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Together Together Review

Almost immediately, there is an odd presence to Together Together. The phantom of the feast lingers on the threshold often, but this awful entity rarely comes crashing through with a song in their heart and air in their head. Ed Helms’ transition from “man we love to hate” to “man we just hate” has taken a turn in recent years. He did not inspire much confidence as a standalone comedy character with Cedar Rapids, nor did he impress in ensembles like Father Figures or The Hangover. Every dog has his day, and Together Together may be a knock in the right direction for Helms, who was in dire need of focus, accessibility, and likeability. He checks the box of at least one of those alongside Patti Harrison and Rosalind Chao.  

Helms is focused. What, specifically, he is focused on, is not that clear. Eliciting the same tones he did on The Office, he comes across as goofy. The man we are supposed to fall immediately in love with through tragedy and isolation. Love blossoms in unlikely, uncomfortable places. Matt (Helms), a lonely man in desperate need of a child falls in love with the much younger surrogate, Anna (Harrison). Non-diegetic sound with an abrupt piano stop signifies the punchline. One step away from having a laugh track, director Nikole Beckwith options the bright and breezy style of filmmaking for her sophomore feature film.  

There are lingering notes of simplicity and allusions to the editing choices of Woody Allen. Black and white title cards, the camera shots fixated on one character, unmoving from their position on a sofa as they dig a hole for themselves. Deeper and deeper we go. We are dragged along with them. No turning back. Pregnancy is a big choice; one I hope never to make. Not like I have a choice. Together Together, focuses more on the separate, separate choices of the two leading characters. Every time Beckwith tries to make a unique moment, the underlying notions of Allen and the awkward charms of family life come through far clearer. Unpleasant early interactions at restaurants with the surrogate, celebrating with parents and talking with friends, Matt seemingly cannot catch a break. Neither can Helms. He and Harrison are at odds within Together Together for so long, not because of any lingering, well-made tension, but because the recurring jokes are unconvincing and uninspired. Modern pops at the cultural norms and traditions, not much more than that.  At least their performances are amicable, rather than annoying like the rest of those featured here.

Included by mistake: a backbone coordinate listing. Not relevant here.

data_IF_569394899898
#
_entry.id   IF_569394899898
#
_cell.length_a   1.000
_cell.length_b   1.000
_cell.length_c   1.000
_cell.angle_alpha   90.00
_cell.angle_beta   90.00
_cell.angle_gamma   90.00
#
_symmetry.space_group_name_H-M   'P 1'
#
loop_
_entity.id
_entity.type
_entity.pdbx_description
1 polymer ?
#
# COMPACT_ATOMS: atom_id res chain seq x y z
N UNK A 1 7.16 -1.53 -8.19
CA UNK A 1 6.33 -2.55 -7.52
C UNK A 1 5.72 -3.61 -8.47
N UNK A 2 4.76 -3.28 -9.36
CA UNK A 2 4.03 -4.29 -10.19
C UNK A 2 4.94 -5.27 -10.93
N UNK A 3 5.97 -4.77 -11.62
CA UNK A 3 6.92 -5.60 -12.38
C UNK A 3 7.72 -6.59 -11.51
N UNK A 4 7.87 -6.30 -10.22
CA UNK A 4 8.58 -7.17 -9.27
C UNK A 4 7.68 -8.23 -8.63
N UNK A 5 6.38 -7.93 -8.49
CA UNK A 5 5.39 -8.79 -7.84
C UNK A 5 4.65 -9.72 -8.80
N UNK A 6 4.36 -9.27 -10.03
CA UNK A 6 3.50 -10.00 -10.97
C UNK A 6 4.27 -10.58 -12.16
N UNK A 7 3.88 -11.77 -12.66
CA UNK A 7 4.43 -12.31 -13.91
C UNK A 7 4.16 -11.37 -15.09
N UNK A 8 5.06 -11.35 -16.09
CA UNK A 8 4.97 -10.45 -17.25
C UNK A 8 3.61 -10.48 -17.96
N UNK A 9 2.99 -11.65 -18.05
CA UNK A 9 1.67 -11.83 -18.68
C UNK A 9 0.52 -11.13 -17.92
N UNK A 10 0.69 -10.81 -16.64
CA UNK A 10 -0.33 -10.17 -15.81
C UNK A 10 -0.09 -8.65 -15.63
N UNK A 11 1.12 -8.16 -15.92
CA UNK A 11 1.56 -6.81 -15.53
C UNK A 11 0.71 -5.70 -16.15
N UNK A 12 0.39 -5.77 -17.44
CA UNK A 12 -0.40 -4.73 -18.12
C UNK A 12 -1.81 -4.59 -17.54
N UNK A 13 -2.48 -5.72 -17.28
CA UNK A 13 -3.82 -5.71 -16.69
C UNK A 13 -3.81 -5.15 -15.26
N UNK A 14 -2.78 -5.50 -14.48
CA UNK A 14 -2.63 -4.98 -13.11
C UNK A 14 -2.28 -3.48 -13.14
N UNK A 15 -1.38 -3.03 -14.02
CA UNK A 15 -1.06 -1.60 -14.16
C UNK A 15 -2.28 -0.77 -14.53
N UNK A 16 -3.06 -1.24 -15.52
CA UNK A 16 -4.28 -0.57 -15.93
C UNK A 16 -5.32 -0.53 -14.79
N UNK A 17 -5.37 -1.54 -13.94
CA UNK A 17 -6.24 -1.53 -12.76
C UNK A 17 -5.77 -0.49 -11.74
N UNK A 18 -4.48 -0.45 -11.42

Helms once again plays the disagreeable man, paired with Harrison, who is also disagreeable, Together Together doesn’t pull itself together in the places it really matters. Its two leading characters are fine enough, the more annoying moments come from the supporting cast. The less said about those cumbersome caricatures the better. Surely, deep down, there is a strong concept here. With the right mixture of characters and creatives, this could certainly be a heart-warming, comforting piece. Instead, Together Together portrays a middle-aged man with no prospects, buying gifts for a surrogate who isn’t into him, until she, inevitably, is. By the end though, we both know where it’s going. Helms is destined for happiness. He will keep climbing the ladder of leading man likeability. A sad shame he is still on the bottom rung.  

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Ewan Gleadow
Ewan Gleadow
Editor in Chief at Cult Following | News and culture journalist at Clapper, Daily Star, NewcastleWorld, Daily Mirror | Podcast host of (Don't) Listen to This | Disaster magnet

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